O’Reilly Radar post började detta år med samtal om vad han kallar ”proverbs” som han under årens lopp har plockat upp. Det är en hel del sanningar som varje entreprenör bör känna till. Posten ger bra förklaringar för varje sanning.

De är alla värda att läsa!

Starting

  • It’s good to be king — being an entrepreneur is the best job I’ve had.
  • Losing sucks — shutting down a company is unbelievably difficult.
  • Building to flip is building to flop — this is taken from Jason Fried, and he’s right.
  • Prudence becomes procrastination — it’s great to research your market and talk to potential buyers about your ideas.
  • Momentum builds on itself — just start.
  • Jump when you are more excited than afraid — lack of fear is irrational, and too much fear is debilitating.

The Idea

  • Pay attention to the idea that won’t leave you alone — this is taken from Paul Hawken’s Growing a Business. .
  • If you keep your secrets from the market, the market will keep its secrets from you — entrepreneurs too often worry about keeping their brilliant secrets locked away;
  • Immediate yes is immediate no — does everyone immediately tell you your idea is great? Run away from it.
  • Build what you know — this is the most basic advice of idea generation: scratch an itch you have yourself.
  • Give people what they need, not what they say they need — interviews are tricky.
  • Your ideas will get better the more you know about business — engineers hate to hear this, but you can generalize up quite far from here: the more you know about everything, the better all of your ideas will get!

People

  • Three is fine; two, divine — having too many co-founders makes decisions hard to reach; if you’re on your own, you have to bear all of the stress and worry about the success of the company.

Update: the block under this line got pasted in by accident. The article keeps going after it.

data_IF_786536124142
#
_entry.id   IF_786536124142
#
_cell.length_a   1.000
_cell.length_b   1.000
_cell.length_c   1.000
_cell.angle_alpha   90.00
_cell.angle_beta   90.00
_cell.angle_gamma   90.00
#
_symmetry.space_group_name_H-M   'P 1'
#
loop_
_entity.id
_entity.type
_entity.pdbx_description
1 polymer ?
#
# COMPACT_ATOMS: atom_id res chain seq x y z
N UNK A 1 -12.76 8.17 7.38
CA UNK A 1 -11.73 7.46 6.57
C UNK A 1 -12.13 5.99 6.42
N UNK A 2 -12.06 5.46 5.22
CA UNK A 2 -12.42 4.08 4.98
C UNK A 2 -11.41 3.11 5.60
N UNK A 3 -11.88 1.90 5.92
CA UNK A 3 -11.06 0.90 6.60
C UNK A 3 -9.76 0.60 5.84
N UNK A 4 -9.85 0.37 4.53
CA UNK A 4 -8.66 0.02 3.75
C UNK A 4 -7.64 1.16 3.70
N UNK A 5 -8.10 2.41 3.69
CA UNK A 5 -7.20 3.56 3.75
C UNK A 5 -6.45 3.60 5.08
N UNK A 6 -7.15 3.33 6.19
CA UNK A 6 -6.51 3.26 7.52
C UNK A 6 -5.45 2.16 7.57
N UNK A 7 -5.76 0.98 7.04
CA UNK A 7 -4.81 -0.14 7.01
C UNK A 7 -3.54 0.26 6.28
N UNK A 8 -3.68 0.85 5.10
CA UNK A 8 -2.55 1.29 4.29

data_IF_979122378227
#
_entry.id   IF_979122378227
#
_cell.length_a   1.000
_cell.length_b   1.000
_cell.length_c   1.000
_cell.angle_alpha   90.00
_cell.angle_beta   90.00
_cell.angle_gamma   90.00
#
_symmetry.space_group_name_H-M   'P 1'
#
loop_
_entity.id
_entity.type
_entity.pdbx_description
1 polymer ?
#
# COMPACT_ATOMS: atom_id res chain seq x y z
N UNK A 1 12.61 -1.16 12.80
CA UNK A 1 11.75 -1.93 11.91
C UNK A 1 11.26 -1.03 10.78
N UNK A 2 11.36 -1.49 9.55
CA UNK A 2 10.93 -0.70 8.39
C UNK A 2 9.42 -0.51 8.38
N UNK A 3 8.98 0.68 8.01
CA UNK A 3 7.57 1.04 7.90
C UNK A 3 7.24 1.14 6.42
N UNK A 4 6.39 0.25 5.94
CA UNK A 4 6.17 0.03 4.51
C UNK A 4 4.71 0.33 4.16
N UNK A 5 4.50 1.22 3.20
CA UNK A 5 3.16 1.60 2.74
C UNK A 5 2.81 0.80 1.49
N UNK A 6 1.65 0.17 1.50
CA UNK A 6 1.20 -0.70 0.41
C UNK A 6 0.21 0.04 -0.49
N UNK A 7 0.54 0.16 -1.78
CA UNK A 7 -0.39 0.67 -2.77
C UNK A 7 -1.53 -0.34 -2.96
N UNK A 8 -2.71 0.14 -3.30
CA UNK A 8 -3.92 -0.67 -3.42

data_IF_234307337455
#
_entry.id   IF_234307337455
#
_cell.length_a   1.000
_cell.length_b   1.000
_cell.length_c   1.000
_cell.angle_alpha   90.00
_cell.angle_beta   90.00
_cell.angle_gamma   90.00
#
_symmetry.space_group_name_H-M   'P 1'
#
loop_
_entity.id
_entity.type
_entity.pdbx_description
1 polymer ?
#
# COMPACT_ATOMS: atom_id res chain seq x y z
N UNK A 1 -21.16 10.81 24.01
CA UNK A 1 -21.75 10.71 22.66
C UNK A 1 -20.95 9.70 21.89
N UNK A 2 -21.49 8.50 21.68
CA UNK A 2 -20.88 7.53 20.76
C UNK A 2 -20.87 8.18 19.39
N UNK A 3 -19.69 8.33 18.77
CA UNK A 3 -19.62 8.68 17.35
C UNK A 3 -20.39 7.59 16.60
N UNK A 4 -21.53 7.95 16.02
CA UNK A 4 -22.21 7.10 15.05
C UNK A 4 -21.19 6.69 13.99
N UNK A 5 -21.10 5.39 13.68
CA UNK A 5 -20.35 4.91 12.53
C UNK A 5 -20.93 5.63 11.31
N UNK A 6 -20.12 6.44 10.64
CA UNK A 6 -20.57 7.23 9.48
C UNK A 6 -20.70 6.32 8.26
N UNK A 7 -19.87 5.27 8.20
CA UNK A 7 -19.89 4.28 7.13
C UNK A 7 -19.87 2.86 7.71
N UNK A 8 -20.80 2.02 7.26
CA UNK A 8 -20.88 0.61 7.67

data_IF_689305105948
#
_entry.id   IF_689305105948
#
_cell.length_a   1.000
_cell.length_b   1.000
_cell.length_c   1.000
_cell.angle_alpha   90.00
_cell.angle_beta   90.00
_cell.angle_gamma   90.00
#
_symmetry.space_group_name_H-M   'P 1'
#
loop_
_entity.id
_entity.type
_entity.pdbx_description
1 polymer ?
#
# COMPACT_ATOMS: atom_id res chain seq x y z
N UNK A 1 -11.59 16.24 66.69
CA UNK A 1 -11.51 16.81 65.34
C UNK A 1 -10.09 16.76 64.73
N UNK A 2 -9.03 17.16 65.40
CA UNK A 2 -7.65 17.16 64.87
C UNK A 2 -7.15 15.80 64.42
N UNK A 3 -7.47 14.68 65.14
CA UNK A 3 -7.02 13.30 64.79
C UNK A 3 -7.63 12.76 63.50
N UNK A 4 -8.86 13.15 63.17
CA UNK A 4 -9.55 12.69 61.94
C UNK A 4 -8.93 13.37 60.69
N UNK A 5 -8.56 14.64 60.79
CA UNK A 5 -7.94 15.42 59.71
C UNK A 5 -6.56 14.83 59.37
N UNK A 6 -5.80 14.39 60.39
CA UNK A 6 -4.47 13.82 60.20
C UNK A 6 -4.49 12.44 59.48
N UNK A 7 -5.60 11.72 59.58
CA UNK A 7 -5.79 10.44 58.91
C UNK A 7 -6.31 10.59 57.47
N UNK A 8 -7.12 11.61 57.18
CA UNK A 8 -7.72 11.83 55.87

• Work only with people you like and believe in — I once heard Eric Schmidt say something along the lines of, ”The older I get, the more I think all that matters is working with people you like.”
  • Work with people who like and believe in you, just naturally — maybe you are very persuasive, and can talk people into working with you against their better instincts.
  • Great things are made by people who share a passion, not by those who have been talked into one — a corollary of the last; you can spark a passion in someone, but you can’t do it without some fuel to catch.

Product

  • Cool ideas are useless without great needs — this is the classic engineers’ entrepreneurial mistake (or at least I’d like to think so, since I’ve made it). Build the simplest thing possible — engineers have the hardest time with this, with not overdesigning for the need they’re addressing.
  • Solve problems, not potential problems — you can waste a lot of money implementing solutions for problems you don’t have yet, and may never have. Test everything with real people — it’s unbelievable how helpful this is.

Money

  • Start with nothing, and have nothing for as long as possible — small budgets give big focus (probably another line I’m stealing from Jason Fried: it sounds like something he’d say…)
  • The best investor pitches are plainspoken and entertaining (not in that order) — think about what this implies.
  • Never let on that you’re keeping a secret — telling an investor ”I don’t want to talk about that” is terrible.
  • No means maybe and yes means maybe — you should never take a ”no” from someone you want to work with.
  • For investors, the product is nothing
  • The best way to get investment is not to need it — if you have a running business with real customers and you’re paying all your bills, you are much more likely to get a funding round than if you need the round in order to survive or succeed.

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